TMS Therapy for PTSD

Here’s a fact that might surprise you: about 70 percent of US adults have experienced one traumatic event in their lifetimes, and of those, 20 percent will develop PTSD. One in three people will develop PTSD at some point in their lives. Although many people associate PTSD with war veterans, it’s actually a highly common disorder that affects many individuals, even those who may have never been part of the military. In fact, any type of traumatic experience – no matter how big or small it may seem to you – can lead to PTSD. 

The most common symptoms of PTSD are difficulty avoiding thinking about the traumatic experience, sudden irritability, social isolation, insomnia, intrusive thoughts, and heightened reactivity to stimuli, among many other symptoms. If you’re experiencing any of the above symptoms mentioned, you can speak to a professional who will give you a proper diagnosis and a treatment plan. Although TMS for PTSD is not covered by insurance, it is quite common that PTSD patients also have depression. There’s ample research that shows how TMS therapy can be an effective treatment for depression-induced PTSD, so it’s crucial that you first talk to a mental health expert that can provide you with a precise diagnosis of your condition. 

TMS Therapy for Anxiety

In the US, more than 40 million people suffer from anxiety disorder. This disorder is characterized by extreme feelings of stress, worry, or fear that are felt so intensely that it interferes with a person’s day to day activities and life. Some of the common symptoms of anxiety are having a hard time falling asleep, having intrusive thoughts you can’t control, hypervigilance, sweating, lack of concentration, and palpitations, to name a few. If you think you may be dealing with an anxiety disorder, talk to your primary care physician or a mental health expert to get an accurate evaluation of your condition.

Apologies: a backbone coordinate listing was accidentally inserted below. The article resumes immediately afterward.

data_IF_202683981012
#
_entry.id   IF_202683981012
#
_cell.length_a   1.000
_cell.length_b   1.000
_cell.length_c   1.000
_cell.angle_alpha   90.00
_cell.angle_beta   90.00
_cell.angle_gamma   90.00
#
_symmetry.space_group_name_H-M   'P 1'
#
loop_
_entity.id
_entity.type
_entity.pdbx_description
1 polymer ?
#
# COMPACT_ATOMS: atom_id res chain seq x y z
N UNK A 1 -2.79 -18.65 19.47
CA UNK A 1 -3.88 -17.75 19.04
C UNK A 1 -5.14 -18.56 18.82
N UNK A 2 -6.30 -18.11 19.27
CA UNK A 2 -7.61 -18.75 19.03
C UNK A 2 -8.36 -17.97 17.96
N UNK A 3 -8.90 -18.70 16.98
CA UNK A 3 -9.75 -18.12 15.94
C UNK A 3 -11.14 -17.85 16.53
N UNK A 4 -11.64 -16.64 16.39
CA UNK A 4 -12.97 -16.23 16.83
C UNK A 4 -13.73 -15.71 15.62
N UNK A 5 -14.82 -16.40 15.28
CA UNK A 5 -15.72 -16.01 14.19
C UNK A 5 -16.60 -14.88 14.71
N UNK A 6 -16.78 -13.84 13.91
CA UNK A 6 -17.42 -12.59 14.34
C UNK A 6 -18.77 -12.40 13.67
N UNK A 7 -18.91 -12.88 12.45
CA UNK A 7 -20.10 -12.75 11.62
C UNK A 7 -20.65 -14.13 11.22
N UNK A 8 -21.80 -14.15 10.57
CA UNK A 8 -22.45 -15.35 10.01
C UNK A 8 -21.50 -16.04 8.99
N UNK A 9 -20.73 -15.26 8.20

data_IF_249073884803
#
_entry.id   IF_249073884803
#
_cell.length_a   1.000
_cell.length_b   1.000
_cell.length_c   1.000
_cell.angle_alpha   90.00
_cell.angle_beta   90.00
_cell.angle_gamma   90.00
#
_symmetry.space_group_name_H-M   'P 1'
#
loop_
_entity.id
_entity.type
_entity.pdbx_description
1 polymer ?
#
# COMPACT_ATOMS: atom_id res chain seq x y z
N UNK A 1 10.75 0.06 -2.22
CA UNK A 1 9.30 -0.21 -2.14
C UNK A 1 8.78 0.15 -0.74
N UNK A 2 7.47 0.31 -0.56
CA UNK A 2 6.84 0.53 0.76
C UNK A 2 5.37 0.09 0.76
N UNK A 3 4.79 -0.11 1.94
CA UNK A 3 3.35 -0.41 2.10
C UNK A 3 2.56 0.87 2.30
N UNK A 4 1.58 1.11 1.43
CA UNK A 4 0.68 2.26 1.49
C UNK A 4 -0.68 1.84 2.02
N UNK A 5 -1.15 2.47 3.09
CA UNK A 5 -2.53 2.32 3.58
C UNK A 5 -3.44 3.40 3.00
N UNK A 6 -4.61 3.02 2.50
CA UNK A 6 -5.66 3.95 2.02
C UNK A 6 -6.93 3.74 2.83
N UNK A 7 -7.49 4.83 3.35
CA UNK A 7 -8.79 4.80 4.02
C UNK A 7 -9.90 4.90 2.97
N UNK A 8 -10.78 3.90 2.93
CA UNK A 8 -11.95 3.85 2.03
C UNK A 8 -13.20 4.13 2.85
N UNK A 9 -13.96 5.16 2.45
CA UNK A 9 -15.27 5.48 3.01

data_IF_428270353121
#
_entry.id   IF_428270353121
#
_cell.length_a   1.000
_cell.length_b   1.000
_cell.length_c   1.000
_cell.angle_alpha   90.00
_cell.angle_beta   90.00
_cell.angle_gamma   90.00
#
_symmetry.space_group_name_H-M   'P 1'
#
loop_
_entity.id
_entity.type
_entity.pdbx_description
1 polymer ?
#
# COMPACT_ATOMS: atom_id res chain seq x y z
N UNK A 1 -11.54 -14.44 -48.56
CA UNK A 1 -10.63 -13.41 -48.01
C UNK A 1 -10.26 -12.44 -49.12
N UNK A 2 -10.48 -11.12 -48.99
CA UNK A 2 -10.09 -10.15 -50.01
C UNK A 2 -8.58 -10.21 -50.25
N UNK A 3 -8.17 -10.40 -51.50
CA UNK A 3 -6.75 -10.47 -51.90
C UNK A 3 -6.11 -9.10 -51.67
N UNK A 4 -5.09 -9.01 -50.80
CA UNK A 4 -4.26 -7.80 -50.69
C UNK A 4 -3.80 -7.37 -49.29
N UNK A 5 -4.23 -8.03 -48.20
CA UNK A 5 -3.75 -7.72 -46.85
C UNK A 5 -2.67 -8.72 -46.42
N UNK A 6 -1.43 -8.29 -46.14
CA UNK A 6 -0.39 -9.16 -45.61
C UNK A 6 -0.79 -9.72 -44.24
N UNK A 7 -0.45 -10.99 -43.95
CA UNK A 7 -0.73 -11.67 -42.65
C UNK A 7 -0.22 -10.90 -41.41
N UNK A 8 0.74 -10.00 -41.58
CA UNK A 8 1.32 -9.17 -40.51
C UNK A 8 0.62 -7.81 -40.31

Although TMS therapy is FDA cleared for depression, there’s been much evidence to suggest that it can also help decrease the symptoms of anxiety. Anxiety itself is actually a common symptom of depression and PTSD. When a patient has anxiety that is caused by depression, they can greatly benefit from TMS therapy. While insurance does not cover TMS therapy for anxiety, there are other options. Get in touch with the clinic nearest you to learn more about the options you have available.

TMS Therapy Cost

There are many defining factors that will determine whether insurance will cover TMS therapy for a patient. Fortunately, since TMS therapy is FDA-cleared, the majority of insurance providers will cover treatment for those patients suffering from depression and who have tried both psychotherapy and/or antidepressant medications without any success or improvement. Depending on each patient’s medical history and personal situation, coverage may or may not be granted. That’s why it’s so important to get in touch with your nearest TMS clinic to verify whether you’re qualified for coverage.

Works Cited

Cirillo, P., Gold, A. K., Nardi, A. E., Ornelas, A. C., Nierenberg, A. A., Camprodon, J., & Kinrys, G. (2019, June). Transcranial magnetic stimulation in anxiety and trauma-related disorders: A systematic review and meta-analysis. Retrieved from

Depression. (n.d.). Retrieved from

Facts & Statistics. (n.d.). Retrieved from

Mennitto, D. (2019, February 05). Frequently Asked Questions About TMS at The Johns Hopkins Hospital in Baltimore, Maryland. Retrieved from

What is Depression? (n.d.). Retrieved from